The design first stitches a line to show where the first piece of  fabric goes. Cut the piece slightly bigger than the template traced from the design printout. Spray with temporary spray glue to hold it in place and press gently  on to the marked area.

The second stage then tacks it down. With these designs this is repeated until all the fabric is tacked down ready for the satin stitch.

If you need to trim the fabric use a pair of very sharp scissors. If you do the trimming as each piece is added you just need to trim it close the the line. If you wait until the end you risk cutting the satin stitch.  You really don’t want to do that after all the work you have put into the embroidery, especially if you have a single needle machine and have had to rethread the needle many times.It is worth investing in a pair of special applique scissors. They have one blade shaped like a pelican’s beak that keeps the  blades away from the stitching and makes life easier. I bought good ones which were expensive but definitely worth it. Quality shows in this sort of tool.

If you remove the hoop to add the pieces of fabric try not to move the base fabric as you need it to be in exactly the same place when returned to the machine.

The satin stitch then finishes the design off.

The stabiliser then has to be removed from the back of the embroidery if you have used tearaway stabiliser. You can use cutaway stabiliser that is trimmed and left in place after the embroidery has been done. I have never used this type but it is found on the back of embroideries done on polo shirts, presumably to stabilise the stretch fabric. The jump stitches need to be trimmed from the embroidery and if you are a perfectionist you should also trim all the loose threads from the back. Jump stitches are the threads left when the machine moves from one area to another without cutting the thread.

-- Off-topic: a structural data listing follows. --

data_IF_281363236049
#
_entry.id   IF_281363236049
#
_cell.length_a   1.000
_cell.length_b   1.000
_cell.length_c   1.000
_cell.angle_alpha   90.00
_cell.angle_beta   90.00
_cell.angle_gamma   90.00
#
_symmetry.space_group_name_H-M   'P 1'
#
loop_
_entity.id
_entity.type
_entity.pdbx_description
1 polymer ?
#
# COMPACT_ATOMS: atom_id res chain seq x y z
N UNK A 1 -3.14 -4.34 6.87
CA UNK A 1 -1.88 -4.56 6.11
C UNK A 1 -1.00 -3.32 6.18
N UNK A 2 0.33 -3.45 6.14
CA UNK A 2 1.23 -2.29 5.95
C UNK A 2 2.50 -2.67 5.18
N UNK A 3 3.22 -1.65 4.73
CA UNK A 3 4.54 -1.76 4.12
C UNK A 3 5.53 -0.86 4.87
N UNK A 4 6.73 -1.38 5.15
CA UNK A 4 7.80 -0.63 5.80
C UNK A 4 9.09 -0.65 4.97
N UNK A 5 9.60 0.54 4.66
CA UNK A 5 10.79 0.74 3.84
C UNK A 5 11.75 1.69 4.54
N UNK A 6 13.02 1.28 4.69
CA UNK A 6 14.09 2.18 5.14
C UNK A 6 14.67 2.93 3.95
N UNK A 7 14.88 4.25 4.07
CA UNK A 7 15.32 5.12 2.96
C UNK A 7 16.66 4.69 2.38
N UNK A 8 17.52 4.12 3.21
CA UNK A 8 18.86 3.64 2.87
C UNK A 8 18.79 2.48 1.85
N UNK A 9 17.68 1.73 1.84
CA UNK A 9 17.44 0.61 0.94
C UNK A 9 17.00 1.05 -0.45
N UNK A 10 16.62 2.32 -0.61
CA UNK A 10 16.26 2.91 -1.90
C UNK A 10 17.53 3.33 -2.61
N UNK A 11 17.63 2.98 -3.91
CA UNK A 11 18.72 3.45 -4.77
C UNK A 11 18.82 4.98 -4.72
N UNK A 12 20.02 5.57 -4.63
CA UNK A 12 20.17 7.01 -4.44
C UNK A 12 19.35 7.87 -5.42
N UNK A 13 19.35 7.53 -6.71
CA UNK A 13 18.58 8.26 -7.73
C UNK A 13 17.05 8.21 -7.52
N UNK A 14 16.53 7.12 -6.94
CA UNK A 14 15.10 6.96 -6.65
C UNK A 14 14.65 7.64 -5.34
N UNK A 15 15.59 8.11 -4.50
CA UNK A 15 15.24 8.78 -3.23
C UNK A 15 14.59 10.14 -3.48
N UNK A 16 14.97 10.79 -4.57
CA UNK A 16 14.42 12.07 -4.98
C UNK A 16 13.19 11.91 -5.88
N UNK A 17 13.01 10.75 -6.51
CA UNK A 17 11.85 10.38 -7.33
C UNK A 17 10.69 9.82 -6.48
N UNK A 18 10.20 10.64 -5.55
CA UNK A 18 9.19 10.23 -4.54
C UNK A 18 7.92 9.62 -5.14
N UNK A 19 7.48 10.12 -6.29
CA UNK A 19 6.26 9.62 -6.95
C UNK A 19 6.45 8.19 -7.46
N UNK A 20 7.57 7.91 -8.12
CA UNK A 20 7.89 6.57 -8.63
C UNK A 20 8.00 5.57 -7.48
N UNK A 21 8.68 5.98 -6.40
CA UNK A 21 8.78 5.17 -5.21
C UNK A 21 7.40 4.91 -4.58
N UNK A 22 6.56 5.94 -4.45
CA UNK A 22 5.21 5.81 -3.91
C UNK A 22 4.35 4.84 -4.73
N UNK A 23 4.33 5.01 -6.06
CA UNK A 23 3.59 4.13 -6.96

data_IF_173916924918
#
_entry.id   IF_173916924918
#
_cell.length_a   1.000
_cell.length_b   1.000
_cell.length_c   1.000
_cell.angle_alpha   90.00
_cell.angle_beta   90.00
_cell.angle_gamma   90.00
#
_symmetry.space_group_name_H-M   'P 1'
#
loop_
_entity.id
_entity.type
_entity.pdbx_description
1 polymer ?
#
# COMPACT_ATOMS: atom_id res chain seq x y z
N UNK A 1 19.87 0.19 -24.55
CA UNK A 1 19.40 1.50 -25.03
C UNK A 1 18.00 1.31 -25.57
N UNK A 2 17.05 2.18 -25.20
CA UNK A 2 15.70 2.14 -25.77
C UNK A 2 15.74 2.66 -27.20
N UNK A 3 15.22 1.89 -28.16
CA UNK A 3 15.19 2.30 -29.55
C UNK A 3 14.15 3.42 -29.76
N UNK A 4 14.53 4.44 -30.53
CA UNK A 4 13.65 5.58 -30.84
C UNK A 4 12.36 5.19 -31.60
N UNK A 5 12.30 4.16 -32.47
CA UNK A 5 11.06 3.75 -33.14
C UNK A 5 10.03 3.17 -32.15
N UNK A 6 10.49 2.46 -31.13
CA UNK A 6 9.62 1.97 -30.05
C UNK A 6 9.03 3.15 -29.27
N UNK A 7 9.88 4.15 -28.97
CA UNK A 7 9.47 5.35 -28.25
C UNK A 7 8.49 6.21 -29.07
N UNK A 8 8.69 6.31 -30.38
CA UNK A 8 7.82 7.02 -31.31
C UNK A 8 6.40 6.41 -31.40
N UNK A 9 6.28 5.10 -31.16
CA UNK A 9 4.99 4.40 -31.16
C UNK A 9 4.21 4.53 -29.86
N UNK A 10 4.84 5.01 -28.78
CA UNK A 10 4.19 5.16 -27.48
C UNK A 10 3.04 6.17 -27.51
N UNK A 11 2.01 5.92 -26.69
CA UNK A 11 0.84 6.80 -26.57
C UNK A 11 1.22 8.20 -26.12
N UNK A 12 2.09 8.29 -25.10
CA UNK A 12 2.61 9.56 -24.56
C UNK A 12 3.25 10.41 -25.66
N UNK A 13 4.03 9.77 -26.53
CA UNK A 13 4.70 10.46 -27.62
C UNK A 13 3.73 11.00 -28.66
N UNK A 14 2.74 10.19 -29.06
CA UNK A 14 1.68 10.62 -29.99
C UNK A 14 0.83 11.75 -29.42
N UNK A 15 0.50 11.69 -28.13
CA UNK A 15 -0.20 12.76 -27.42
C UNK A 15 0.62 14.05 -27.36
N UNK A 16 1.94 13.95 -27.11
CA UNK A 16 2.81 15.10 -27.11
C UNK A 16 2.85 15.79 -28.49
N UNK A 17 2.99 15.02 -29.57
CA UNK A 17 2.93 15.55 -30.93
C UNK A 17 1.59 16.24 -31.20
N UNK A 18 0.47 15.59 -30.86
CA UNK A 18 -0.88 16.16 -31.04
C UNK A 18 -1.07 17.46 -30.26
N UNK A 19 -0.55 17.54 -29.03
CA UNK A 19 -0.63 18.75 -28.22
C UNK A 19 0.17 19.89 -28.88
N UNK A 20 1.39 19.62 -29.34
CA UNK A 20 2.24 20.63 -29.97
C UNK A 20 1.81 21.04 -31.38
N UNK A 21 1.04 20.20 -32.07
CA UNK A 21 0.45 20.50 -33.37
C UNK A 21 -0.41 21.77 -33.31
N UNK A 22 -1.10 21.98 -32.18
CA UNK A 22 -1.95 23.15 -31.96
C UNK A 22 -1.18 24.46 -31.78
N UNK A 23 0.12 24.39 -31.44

Here are some appliques I prepared earlier.

Another colourway.

Although it is a bit more work -and leads to very sticky fingers I like applique. With an embroidery you can vary the colour but little  else. With applique using different fabrics makes them your own. If you want to use the sock monkey fabric that I used I couldn’t find any in the UK so had to import it. I found it at Christa Quilts in Las Vegas.  The added advantage for UK residents is that she charges a flat fee for posting overseas. Watch out for the VAT though as that adds 20%  plus a contribution to the Post Office coffers and delays the parcel. Worth it for must have fabric that is unavailable here though especially if you get it on one of her 20% off sales as I did.

I can’t decide whether to make one large quilt or two small ones but on balance I think maybe small ones will be best with this baby theme. Watch this space.

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4 Responses to “More Treasures from the Sock Drawer”

  1. ladybelle October 1, 2012 at 12:47 pm #

    So, so cute. Can’t wait to see the finished quilts!!

    • quiltaholic October 1, 2012 at 1:24 pm #

      I’m getting there. I am trying two different styles of quilt with 6 of each of the designs. I’ll post when finished.

  2. candy October 3, 2012 at 1:52 pm #

    Thanks for the link to the designs. I love sock monkeys and I may have to make a quilt for myself!

    • quiltaholic October 3, 2012 at 4:20 pm #

      Glad to share.
      Once you get the hang of the way they work they are a doddle. Much less complicated than some appliques I have done. The wide satin stitch hides a multitude of sins too and I would think makes sure there is no fraying.
      The straight embroideries are also really good.